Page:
In order to create a great content post about a recent photo session, your planning should start even before you photograph your session.  If you’re photographing people, you should learn all about them, their story.  Focus on the little moments that happened as you were shooting with them in between photos.  This can all be turned into compelling content later.


Include Vendor Names & Links

If you were photographing and event that had other wedding professionals involved (like a wedding), be sure to include the vendor names and links.  Not only will this show other wedding professionals that you’re willing to show them some love and network with them, it creates relevant outbound links from your site which can reflect well on you with search engines.  An added bonus would be, say, if someone ended up searching for a venue name that you happened to link to in a past blog post, they may end up stumbling upon your website, and if they’re looking to book another wedding pro in your industry they may also be looking to book someone in your specific area of expertise.


Include At Least 7 Keywords in Context

Speaking of search engines, you should really be giving search engines hints as to how you’d like to be found.  As a wedding photographer, I certainly wouldn’t want to come up in Google’s search results for, “Cute puppies dressed as Harry Potter characters”, although now that I think of it, I’d really like to see one.  Instead I want to rank for relevant terms.  How do I do that?  By including them in the text of my blog posts.

When you write your blog post, pay careful attention to opportunities to fit in the terms you’d like people to find you when they’re using search engines.


Use Headers

Using headers in your blog posts is also a great SEO practice.  Headers should also feature relevant terms like what you do, where you live, or anything you’d want search engines to notice.


Link to Relevant Content Both Within Your Own Site, and to External Sites

Linking is the backbone to good search engine optimization.  Try to include 5-7 links per blog post, both to relevant past content you’ve posted, and any external content that may be relevant.  Sites like Google take notice, and your linking will continue to help you build your web presence.


Link Using Relevant Terms, Not Terms Like “Click Here”

Speaking of linking, make sure you link relevant terms instead of using call-to-action terms like “Click here!” or “Find Out How!”.

For example, if I were linking to past content of my own I wouldn’t say, “CLICK HERE for more info on how to book a wedding”.  However, I might make a link this way, “Check out “How to book a wedding photographer” for more information.”


Include Detail Shots

Lastly, if you’re showcasing photo sessions, which you should be if you’re not, make sure to include lots of detail shots.  People come to blogs for IDEAS.  Sure, your beautiful posing or landscapes and compositions will give them great ideas, but details will win them over.  If you have enough detail photos, people will come back time and time again for more inspiration.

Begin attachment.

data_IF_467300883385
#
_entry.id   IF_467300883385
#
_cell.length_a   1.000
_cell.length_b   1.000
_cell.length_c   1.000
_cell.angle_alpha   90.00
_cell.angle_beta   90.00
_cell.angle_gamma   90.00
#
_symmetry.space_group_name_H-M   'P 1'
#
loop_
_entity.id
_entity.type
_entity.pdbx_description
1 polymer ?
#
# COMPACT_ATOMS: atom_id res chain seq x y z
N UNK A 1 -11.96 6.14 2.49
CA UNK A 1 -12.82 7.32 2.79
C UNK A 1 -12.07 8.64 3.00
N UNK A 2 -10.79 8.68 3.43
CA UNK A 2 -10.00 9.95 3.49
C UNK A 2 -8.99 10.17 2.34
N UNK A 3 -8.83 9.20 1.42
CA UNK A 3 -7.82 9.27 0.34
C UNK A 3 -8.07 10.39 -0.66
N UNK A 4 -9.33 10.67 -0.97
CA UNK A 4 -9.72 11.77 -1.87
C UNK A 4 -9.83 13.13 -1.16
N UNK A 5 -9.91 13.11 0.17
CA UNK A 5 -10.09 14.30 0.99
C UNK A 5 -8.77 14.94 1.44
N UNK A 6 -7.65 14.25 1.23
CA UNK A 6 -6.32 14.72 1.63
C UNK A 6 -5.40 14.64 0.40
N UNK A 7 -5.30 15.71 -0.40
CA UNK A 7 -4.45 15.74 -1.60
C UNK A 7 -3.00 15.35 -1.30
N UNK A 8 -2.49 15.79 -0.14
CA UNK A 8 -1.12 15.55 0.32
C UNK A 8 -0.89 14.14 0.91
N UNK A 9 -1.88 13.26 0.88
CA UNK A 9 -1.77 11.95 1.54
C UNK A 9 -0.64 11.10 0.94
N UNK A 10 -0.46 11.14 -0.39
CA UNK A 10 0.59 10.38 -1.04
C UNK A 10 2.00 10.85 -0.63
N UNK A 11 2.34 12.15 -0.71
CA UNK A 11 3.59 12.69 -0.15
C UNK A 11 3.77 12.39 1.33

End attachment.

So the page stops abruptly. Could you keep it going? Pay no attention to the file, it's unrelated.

I don’t want to delve too far into SEO with blog posts yet, but I did want to give a good outline of best practices for creating an engaging blog post.

Do you have other best practices that you follow every time you blog?  Leave them in the comments below!



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2013. It’s hard for me to even recall the beginning of the year because its gone by so quickly.  What I can remember clearly, though, is how uncertain the future felt.  How uncertain I felt about my photography and my business.  I’d just walked away from a job that was, how can I say this tastefully, a very financially secure photography job but also one that was the epitome of how to degrade employee morale.  I’d walked away fully intending to start my photography business, but with only puzzle pieces scattered throughout my brain to show me how to do it.

First Wedding of 2013.

Things Weren’t Really Working

Let me back up a bit to give you some history.  I guess it would be unfair to definitively say that 2013 was the first year I attempted to open a business.  My adventure really started back in 2008.  At that time I was so unsure of where my life was going.  I hadn’t finished my bachelors degree, so I knew I had no future with it.  I was a musician, but come on, how realistic was the prospect of me breaking out of obscurity to become the next Avril Lavigne?  Bleak.  I had three hobbies I was really passionate about.  Playing guitar, taking pictures, and reading books.  After learning about it from a friend, I decided to pursue an internship with a well-known photographer who was based in Chicago at the time because I felt like of the few gifts I had to offer to the world, photography was the most plausible to accomplish sufficiently to turn it from a hobby into a career.